Geoffrey H. Short currently (until 12 March 2011) has 7 of the images from his “Towards Another (Big Bang) Theory” on display at the Diemar/Noble Gallery in London. In literal terms, they are photographs of the rapid combustion of various volatile oils, but they are also much more that that.
They are a visual stimulus to consider current social and political threats concerning terrorism, an issue that we in Europe and North America tend to be more aware of than in the photographer’s native New Zealand. Although this may be an immediate concern for some people, I found it more interesting to consider my reaction in terms of the fire and smoke. Fire, and the control of it, has fascinated man for tens of thousands of years: it can be life-sustaining and it can be fatal; it can warm and it can burn; it can cook and it can char. No wonder that it was long thought to be one of the fundamental elements. It inspires awe: that simultaneous attraction and repulsion we rapidly learn as a child when we touch something hot or, as Geoffrey put it “anything that can kill you must be fascinating”. There are echoes, too, of that 18th century notion of the Sublime: something that can be both beautiful and terrifying at the same time. But that opens a huge philosophical debate that would be way too long for a short blog like this!
The images chosen for display range from ones where some element – grass, tree or rock – is included that gives a sense of scale, through to photos that are quite abstract and highly absorbing to look at; I found myself spending longer staring into the images as they became increasingly abstract. For example with Untitled Explosion #6CP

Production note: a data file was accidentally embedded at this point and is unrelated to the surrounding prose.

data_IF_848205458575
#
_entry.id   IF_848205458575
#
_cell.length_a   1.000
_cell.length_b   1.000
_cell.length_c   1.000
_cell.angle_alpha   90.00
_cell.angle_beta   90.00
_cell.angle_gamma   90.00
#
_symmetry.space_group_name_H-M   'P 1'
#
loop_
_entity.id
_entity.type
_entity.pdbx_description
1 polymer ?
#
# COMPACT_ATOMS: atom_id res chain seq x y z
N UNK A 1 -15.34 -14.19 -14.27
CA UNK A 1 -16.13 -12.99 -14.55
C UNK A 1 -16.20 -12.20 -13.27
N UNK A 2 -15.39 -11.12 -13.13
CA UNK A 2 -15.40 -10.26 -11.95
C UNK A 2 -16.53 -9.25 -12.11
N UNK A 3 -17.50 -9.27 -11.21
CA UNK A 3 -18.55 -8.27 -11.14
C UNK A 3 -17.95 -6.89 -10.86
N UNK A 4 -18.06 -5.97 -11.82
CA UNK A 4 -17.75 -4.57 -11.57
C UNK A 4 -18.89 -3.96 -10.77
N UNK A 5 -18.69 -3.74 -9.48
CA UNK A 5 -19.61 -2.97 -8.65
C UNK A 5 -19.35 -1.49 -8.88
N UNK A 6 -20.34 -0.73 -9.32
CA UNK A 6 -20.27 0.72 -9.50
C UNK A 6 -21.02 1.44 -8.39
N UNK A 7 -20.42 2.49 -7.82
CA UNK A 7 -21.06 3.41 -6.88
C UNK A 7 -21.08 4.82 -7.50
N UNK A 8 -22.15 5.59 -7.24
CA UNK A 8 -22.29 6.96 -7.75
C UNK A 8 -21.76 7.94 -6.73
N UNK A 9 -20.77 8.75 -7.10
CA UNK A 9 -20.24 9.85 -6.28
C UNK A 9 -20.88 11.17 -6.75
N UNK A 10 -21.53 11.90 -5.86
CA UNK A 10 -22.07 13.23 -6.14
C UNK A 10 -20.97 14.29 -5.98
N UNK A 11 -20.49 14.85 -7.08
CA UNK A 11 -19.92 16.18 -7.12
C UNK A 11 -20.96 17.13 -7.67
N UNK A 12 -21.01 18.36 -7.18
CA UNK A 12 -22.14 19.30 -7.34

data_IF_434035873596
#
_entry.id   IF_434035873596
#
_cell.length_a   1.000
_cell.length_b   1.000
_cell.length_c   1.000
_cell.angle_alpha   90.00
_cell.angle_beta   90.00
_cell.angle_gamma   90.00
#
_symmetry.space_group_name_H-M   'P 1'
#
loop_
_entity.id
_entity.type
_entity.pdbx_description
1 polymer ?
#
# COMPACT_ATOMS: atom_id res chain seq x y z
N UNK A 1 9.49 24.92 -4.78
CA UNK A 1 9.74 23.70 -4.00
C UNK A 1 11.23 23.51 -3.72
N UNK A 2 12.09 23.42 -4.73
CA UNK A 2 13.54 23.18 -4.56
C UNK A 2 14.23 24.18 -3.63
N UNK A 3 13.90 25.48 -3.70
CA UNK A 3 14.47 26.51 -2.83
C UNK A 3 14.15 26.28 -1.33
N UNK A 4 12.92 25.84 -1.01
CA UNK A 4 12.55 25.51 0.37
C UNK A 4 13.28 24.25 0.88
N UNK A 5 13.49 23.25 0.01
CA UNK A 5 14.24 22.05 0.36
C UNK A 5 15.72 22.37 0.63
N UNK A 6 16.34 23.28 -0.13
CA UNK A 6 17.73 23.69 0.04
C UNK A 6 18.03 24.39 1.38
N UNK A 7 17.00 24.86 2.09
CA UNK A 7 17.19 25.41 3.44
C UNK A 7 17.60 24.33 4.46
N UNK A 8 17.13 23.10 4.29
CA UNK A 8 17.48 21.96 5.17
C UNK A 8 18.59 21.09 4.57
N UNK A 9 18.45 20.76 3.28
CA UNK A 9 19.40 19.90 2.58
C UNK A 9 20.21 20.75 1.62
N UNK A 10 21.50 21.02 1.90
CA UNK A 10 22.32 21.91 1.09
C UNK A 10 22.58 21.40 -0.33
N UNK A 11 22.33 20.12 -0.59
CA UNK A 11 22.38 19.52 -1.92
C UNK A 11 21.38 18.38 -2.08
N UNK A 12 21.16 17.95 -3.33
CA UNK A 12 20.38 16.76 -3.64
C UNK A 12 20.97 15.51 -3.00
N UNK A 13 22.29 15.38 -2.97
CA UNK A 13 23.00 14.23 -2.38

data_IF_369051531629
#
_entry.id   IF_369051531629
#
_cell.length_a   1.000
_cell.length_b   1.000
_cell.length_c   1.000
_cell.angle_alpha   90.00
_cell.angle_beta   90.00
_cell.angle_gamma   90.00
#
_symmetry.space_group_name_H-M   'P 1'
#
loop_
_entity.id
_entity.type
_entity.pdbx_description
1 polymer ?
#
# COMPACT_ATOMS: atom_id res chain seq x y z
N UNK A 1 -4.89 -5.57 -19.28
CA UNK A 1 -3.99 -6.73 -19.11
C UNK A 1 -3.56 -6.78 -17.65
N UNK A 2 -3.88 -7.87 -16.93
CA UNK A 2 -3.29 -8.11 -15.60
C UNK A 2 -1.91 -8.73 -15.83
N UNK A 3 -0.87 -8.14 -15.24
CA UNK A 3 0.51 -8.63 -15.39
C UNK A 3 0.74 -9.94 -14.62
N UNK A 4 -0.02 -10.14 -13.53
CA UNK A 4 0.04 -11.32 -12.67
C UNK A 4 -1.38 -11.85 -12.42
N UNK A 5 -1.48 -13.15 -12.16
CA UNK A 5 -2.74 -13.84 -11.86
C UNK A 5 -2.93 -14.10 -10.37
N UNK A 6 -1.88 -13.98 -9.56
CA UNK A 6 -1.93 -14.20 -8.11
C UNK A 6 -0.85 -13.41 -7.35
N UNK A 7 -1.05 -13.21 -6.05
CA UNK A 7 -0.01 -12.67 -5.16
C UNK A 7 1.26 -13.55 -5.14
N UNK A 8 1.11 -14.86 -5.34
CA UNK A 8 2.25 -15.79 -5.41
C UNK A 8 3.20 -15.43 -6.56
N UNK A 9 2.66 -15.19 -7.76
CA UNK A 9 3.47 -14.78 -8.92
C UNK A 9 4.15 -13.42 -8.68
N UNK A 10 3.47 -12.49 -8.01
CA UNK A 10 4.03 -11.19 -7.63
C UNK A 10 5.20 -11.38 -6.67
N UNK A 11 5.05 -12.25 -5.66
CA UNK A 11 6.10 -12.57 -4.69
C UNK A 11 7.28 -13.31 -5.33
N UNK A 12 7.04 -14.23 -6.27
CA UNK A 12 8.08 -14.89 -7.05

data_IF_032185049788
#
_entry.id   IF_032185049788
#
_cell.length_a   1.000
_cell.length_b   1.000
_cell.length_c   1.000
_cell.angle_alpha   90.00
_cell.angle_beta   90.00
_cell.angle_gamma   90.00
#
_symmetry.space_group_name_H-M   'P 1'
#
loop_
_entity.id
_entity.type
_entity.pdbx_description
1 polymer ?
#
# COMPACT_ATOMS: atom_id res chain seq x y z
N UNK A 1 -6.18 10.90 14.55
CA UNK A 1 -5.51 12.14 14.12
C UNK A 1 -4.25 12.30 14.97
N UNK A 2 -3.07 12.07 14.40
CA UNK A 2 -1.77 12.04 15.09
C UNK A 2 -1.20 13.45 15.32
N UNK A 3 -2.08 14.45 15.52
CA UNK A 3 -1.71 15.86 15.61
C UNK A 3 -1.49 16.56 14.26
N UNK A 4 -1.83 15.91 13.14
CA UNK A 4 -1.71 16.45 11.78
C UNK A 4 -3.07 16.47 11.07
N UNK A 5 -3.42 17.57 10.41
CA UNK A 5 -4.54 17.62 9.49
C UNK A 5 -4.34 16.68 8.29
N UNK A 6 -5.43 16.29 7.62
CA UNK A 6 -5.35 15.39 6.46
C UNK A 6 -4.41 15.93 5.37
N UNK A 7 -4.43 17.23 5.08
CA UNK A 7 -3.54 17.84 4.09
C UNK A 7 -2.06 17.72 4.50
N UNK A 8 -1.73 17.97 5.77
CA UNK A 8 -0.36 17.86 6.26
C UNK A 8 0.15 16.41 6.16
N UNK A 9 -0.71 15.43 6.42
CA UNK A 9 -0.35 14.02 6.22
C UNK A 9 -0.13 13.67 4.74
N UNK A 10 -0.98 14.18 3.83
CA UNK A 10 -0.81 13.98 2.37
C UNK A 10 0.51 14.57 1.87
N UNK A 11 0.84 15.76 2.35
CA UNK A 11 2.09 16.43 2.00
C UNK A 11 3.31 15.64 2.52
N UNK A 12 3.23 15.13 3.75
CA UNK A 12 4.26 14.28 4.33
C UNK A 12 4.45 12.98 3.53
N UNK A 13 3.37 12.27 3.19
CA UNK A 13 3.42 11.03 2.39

After about 5 minutes I went from a 3-dimensional understanding of the image as a representation of a rather beautiful moment in the brief life of a fireball to a 2-dimensional shape with an interesting texture. The heart-shape motif is obvious – do we love it or fear it, or both at the same time?
A very beautiful monochromatic image of smoke whisps
brings to mind oriental calligraphy, or perhaps the work of an abstract artist. Scale is uncertain. We could be looking at ink drops in a jar of water or a disasterous mid-air collision. Wonderful!
My final and favourite image is the most intimate and close-up view of flames in the exhibition
This has a wonderful depth and range of colours and is quite Turner-esque in its drama. We could expect a square-rigged man-o’-war to sail out of the flames at any moment. Or perhaps it could be the starship Enterprise returning from a distant galaxy – the image could easily be mistaken for a Hubble telescope composite of a distant nebula.
I urge you to see this exhibition not just for the beauty of the images but for what they mean to you. There may only be 7 to view but they are well chosen and displayed. Well done Geoff – now, when can we see more?! Geoffrey has a YouTube video on the making of the images.